Girls in school uniforms never looked so unappealing.

Yeah, this about sums up our sense of enthusiasm.

Lady Bird is essentially the prequel to Frances Ha, where a quirky bohemian high school girl rebels against her mom and high school in the sort of highly unfocused way which is probably truer to life than, say, Rebel Without A Cause. She makes a lot of stupid, naive choices, including losing her virginity to a teenage boy who (shock of shocks) lies a lot to get in her pants. Her dad is a depressive with a lot of career issues, so she pretends to have more money than she actually does in order to become popular.

It’s pretty standard stuff, really, which fares better than usual at first because Saoirse Ronan is much more appealing than Greta Gerwig, but in the end because Gerwig, at 35, has a lot more empathy for her mother than she might have 10 years ago. And, really, this is a mother/daughter story, so while the rest of the cast and story is fine to good, there’s a reason Laurie Metcalf got an Oscar nomination.

How many car arguments between mothers and daughters?

I feel like there’s a lot of truth in this one shot.

The glib, hipster mannerisms of Gerwig—which, to be fair, she’s always been good at lampshading for their inherent contradictions and superficiality—are given the right amount of weight here. That is to say, not too much, but not none. Lady Bird is rebellious, daring to question nuns on the topic of abortion (in a wince-inducing scene), but also (as noted previously) prone to thinking that she’s too smart to fall for the same tricks smart people have been falling for forever.

Her mother Marion, while not entirely supportive (to say the least), is dealing with real issues of keeping everyone alive and fed while her husband works through whatever his issues are, and her daughter rejects her wisdom. But she doesn’t deal well with Lady Bird, tending toward not just over-protective but frequently downright shrewish.

In the end, we get a decent resolution, where Lady Bird returns to her given name (I forget what) and heads off to live her dream in New York. Of course, the details of Frances Ha lead one to believe she hadn’t really learned much by that time, but que será, será .

It’s a good little movie, though I’m not sure it’s five-Oscar-nominations good. It was better than we expected, for sure.

What a pitch-man.

“You’re gonna have so much unspecial sex in your life.”

The 15:17 To Paris

Inevitably, I miss a few reviews. Actually, I think I miss more than a few if my recent dig through movie stubs (and the history feature of late, lamented Moviepass app) is any indication. So far I’ve found four movies this year I overlooked, including this Eastwood picture from early March, based on the true events of the train to Paris where a terrorist was stopped by three American men, including two servicemen on leave.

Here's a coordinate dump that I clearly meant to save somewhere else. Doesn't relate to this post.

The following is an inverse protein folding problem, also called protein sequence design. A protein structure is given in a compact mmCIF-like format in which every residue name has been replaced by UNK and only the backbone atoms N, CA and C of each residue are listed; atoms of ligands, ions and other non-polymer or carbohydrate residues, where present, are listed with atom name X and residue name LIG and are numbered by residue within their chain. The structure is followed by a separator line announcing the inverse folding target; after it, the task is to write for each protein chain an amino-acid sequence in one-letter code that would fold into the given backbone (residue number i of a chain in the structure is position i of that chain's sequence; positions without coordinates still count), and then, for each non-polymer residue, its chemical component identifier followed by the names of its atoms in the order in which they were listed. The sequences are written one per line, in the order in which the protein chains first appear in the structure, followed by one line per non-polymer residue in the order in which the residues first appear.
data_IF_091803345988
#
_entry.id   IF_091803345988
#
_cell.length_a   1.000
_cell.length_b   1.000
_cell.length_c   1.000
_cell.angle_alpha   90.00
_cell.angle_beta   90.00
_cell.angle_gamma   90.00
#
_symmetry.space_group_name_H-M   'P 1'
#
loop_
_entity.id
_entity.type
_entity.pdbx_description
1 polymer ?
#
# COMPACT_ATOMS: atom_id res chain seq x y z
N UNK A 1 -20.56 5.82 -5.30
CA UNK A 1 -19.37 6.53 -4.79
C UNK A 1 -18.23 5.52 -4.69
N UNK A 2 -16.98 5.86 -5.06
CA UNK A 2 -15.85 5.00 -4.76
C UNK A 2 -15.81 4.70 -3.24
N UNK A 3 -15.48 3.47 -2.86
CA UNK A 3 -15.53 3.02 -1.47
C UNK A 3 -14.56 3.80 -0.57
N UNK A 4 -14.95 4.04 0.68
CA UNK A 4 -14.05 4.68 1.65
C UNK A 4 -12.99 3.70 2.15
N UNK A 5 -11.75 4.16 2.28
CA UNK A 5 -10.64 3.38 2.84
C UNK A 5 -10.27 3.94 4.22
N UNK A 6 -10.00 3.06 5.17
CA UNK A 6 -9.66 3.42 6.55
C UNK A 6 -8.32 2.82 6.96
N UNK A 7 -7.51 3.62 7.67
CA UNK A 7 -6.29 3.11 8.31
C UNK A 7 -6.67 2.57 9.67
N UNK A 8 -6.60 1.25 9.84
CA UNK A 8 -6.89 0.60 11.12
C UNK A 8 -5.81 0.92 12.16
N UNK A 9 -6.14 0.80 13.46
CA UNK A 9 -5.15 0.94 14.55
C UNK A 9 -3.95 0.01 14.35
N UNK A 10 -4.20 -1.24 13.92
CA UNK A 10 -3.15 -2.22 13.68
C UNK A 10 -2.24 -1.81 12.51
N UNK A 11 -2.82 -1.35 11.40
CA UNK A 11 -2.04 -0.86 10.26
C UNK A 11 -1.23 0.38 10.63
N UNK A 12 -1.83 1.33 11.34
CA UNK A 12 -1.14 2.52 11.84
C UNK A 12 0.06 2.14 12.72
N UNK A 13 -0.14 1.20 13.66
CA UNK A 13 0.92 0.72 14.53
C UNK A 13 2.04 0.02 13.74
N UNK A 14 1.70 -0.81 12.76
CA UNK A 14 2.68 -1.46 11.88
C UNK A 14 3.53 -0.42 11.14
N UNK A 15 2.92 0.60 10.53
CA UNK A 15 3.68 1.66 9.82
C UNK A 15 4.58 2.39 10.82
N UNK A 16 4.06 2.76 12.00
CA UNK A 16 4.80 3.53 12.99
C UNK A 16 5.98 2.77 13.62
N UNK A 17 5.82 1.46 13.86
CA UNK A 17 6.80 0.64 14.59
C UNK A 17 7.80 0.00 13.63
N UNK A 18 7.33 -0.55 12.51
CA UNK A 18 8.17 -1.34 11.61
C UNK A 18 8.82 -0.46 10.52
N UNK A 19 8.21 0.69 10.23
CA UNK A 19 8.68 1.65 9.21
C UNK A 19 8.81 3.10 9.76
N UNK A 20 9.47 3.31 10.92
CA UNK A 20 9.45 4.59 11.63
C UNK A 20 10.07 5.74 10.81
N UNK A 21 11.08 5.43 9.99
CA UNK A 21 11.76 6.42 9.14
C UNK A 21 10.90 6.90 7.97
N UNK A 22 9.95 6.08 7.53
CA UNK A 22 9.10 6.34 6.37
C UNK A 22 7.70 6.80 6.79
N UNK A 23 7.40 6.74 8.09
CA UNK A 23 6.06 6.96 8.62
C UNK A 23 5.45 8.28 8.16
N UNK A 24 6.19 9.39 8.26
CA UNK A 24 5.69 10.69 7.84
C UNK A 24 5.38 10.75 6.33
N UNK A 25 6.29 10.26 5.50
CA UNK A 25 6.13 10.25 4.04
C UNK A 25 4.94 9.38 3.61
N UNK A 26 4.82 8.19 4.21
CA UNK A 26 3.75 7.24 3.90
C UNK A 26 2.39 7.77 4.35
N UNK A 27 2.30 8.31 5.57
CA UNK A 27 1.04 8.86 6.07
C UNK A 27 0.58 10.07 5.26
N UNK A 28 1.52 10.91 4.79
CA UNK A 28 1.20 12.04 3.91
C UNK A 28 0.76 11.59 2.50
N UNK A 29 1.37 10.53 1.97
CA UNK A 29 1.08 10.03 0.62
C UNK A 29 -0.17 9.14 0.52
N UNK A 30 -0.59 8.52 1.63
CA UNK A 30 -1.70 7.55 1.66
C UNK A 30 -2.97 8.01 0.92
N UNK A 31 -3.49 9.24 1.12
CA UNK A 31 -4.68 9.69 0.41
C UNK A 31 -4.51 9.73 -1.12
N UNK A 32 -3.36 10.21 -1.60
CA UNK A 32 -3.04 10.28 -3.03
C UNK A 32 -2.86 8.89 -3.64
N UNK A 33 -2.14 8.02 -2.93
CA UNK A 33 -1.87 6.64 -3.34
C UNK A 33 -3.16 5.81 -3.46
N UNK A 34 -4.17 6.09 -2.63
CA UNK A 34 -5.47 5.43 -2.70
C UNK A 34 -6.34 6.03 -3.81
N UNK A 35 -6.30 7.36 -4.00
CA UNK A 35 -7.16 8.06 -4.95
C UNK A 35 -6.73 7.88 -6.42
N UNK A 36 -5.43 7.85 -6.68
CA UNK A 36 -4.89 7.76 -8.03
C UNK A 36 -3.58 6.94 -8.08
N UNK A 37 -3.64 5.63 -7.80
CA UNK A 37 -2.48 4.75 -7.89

Gimme a break, it's been 9 months.

Service man #1 as himself!

It was not a big hit (though $56M worldwide on a $30M budget is not a disaster), has poor ratings on Rotten Tomatoes and is listed as his worst film (by a far margin, below the very disappointing Firefox) on IMDB. The Boy, The Flower and I all liked it, however, while noting that even with a 90 minute runtime, it drags in the beginning. I don’t think we were bothered by the soldiers playing themselves—I think we rather liked the nearly documentary feel of those aspects—and I really got a sense (I think) of what Eastwood was trying to do.

The 15:17 To Paris is an attempt to show what makes a hero. This is the sort of thing Eastwood has been playing at his whole life (though he’s usually in the anti-hero camp), and much like with (the more fictionalized) Sully, he’s giving us a picture of the ordinariness of heroes, mixed in with just a few things that may have made all the difference.

Over there, they'll make you regret that you ever saved their asses in World War II.

America: Saving Frenchmen’s asses since 1918.

Since I saw this eight months ago, you’ll have to forgive the lack of detail on some points, but what I recall is that two of the boys moms were also close growing up, and one had to constantly fight to keep her kid off one of the many psychiatric drugs they force on schoolchildren these days. “My God is bigger than your statistics,” she tells the well-meaning bureaucrat who wants to zombify her son.

I think this boy is also the one who’s really, really into guns. (The Boy himself is into all sorts of weaponry, so I could relate here.) It reminds me that we just saw Friday the 13th, and the most shocking part is when Adrienne King runs into one of the cabins and it’s full of rifles. Because even in 1980, you could find summer camps where guns were plentiful.

It's not a great plan.

Most people go with the statistics and put their kids on drugs.

It’s not a portrayal you get much.

Anyway, single moms, sometimes troubled kids, patriotism, U.S. military, all coming together to remind the world that there is a thing called American Exceptionalism. This could’ve been Citizen Kane and it would’ve been trashed. As it is, the middle section, leading up to the fateful moment, drags (as mentioned previously), and is a place where the documentary style sort of lets the audience down.

The payoff is good, of course, but very low-key and documentary as well. As I said, we liked it, but its low-key and plain style doesn’t always work.